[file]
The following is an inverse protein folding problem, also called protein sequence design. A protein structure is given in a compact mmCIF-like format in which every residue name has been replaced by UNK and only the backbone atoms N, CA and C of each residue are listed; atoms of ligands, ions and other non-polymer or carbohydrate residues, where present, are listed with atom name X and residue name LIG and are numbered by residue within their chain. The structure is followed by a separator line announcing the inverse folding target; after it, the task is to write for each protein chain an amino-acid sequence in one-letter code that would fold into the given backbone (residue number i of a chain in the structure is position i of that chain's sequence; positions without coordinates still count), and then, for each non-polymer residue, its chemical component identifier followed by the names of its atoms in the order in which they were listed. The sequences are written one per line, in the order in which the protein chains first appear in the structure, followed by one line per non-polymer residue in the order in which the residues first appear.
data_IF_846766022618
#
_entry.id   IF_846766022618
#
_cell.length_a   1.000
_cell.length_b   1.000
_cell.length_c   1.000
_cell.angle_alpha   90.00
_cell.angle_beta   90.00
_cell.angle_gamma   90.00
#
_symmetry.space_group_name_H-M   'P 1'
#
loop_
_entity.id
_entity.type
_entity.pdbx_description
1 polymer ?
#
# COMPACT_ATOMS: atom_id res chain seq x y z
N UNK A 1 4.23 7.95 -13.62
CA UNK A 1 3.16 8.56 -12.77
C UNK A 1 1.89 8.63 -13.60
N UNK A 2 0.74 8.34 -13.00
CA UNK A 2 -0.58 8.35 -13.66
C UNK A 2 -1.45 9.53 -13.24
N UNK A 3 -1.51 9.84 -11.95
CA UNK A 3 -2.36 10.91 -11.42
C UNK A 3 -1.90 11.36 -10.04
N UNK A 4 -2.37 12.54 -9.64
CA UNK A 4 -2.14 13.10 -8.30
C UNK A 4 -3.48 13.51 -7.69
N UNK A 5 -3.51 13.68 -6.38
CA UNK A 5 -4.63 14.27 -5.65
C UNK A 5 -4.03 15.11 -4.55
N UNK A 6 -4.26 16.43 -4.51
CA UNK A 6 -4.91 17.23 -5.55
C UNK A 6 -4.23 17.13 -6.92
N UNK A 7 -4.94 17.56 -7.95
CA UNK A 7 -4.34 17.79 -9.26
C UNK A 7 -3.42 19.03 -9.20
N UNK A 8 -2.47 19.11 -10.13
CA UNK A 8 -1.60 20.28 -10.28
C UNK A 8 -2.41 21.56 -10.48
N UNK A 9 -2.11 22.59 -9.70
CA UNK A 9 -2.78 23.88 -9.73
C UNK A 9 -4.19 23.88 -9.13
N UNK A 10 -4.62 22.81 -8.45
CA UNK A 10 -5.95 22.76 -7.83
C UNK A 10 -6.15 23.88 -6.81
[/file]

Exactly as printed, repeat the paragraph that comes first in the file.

The following is an inverse protein folding problem, also called protein sequence design. A protein structure is given in a compact mmCIF-like format in which every residue name has been replaced by UNK and only the backbone atoms N, CA and C of each residue are listed; atoms of ligands, ions and other non-polymer or carbohydrate residues, where present, are listed with atom name X and residue name LIG and are numbered by residue within their chain. The structure is followed by a separator line announcing the inverse folding target; after it, the task is to write for each protein chain an amino-acid sequence in one-letter code that would fold into the given backbone (residue number i of a chain in the structure is position i of that chain's sequence; positions without coordinates still count), and then, for each non-polymer residue, its chemical component identifier followed by the names of its atoms in the order in which they were listed. The sequences are written one per line, in the order in which the protein chains first appear in the structure, followed by one line per non-polymer residue in the order in which the residues first appear.